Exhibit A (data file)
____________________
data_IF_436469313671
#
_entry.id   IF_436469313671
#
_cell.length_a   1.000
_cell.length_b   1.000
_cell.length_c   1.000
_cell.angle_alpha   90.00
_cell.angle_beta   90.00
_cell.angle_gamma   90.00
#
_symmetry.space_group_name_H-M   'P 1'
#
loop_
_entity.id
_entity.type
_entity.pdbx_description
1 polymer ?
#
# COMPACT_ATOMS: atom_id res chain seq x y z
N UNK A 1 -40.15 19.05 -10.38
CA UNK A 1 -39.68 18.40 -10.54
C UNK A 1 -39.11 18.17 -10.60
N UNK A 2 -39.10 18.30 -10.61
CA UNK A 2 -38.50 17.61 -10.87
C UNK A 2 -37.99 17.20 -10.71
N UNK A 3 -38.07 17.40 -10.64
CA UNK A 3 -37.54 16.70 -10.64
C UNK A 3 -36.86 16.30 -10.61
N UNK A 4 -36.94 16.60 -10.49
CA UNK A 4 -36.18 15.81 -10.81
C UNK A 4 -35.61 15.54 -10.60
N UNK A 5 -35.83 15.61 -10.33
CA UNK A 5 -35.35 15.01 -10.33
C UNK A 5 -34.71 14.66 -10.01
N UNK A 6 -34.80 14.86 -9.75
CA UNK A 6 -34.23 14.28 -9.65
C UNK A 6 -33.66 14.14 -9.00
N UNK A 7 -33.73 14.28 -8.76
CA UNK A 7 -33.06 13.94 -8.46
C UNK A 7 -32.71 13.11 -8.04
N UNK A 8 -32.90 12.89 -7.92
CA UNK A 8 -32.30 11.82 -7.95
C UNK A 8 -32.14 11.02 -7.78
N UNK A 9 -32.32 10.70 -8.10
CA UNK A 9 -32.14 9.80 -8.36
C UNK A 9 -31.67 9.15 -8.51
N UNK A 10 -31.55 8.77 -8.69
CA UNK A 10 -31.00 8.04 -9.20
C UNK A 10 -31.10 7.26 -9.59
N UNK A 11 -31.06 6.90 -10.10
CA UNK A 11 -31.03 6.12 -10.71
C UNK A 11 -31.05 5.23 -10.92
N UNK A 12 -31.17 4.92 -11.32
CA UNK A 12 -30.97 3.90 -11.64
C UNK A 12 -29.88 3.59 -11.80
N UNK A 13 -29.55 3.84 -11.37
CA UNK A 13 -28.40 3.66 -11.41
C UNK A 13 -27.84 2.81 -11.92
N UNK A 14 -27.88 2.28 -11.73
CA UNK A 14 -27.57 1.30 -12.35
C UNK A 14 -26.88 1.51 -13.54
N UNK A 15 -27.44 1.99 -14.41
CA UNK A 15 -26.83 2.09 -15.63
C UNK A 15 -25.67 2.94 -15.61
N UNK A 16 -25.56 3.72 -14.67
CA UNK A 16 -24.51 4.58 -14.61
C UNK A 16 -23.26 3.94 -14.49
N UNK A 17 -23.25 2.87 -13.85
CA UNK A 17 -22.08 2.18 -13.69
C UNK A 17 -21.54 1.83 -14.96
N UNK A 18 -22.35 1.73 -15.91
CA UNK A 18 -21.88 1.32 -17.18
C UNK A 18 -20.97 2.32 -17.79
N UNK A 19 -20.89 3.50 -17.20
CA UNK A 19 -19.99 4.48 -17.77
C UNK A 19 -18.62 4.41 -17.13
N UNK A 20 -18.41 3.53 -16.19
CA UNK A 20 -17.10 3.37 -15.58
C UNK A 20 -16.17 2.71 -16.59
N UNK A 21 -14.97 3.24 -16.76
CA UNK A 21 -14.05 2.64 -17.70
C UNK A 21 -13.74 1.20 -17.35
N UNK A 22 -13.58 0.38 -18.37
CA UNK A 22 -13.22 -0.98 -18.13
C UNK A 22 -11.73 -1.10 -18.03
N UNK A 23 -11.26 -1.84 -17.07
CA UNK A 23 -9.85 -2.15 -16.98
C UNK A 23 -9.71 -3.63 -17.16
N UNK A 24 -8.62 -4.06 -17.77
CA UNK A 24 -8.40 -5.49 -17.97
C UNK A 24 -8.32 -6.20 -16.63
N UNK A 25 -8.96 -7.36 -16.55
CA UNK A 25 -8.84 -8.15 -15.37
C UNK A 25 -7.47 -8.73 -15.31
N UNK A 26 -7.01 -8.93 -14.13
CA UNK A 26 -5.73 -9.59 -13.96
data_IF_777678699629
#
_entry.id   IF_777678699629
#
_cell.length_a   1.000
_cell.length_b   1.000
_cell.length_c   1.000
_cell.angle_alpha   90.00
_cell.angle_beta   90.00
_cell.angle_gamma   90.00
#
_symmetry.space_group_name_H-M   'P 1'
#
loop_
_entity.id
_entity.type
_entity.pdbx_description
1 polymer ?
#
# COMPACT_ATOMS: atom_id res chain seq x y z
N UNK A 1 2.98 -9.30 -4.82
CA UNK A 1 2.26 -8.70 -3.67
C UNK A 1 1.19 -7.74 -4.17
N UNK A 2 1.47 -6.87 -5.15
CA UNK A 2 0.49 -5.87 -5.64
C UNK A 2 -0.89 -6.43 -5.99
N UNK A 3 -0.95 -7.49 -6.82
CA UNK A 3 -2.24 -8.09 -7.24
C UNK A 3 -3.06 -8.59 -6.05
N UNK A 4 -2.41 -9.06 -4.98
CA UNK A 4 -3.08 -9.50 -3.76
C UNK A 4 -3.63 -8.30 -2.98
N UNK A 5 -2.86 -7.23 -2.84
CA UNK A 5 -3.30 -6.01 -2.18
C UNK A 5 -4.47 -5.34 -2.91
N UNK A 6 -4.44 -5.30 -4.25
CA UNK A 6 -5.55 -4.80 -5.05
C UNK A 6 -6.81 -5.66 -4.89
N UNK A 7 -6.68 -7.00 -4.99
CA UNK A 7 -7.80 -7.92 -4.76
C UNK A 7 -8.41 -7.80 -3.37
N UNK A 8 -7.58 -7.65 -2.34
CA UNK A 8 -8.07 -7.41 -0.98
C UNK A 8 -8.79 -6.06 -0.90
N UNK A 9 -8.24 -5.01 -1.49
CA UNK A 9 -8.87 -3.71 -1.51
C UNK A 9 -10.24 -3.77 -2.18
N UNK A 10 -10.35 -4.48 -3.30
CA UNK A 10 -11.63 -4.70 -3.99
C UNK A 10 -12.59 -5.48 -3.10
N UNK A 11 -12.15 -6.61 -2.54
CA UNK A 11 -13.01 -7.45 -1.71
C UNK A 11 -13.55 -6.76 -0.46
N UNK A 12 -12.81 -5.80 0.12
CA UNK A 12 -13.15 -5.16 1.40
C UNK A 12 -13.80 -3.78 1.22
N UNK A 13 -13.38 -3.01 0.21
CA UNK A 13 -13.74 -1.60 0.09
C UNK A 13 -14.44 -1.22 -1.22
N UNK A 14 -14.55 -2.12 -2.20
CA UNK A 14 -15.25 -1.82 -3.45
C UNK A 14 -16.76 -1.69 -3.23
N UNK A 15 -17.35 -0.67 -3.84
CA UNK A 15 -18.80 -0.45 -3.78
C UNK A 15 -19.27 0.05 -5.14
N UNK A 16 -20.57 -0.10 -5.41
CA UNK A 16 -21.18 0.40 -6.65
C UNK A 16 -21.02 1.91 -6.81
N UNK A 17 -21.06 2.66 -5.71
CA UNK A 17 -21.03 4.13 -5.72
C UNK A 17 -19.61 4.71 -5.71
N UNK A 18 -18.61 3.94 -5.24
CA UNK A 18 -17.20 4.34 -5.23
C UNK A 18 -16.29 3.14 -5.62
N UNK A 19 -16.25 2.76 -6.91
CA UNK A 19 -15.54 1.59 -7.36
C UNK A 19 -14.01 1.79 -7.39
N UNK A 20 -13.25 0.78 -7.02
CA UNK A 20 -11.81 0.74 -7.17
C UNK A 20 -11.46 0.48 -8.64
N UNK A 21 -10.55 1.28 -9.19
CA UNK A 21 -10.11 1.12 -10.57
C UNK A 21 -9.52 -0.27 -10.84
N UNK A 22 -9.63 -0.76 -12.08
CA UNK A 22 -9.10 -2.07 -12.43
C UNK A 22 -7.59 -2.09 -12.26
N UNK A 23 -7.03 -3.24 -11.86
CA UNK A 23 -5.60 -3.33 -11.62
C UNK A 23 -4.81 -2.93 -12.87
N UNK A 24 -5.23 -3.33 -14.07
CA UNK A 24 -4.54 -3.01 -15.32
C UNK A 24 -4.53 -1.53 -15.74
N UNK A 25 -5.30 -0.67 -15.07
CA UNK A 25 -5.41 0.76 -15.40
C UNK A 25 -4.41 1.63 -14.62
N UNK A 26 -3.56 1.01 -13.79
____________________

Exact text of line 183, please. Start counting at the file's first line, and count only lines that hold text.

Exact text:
C UNK A 22 -7.59 -2.09 -12.26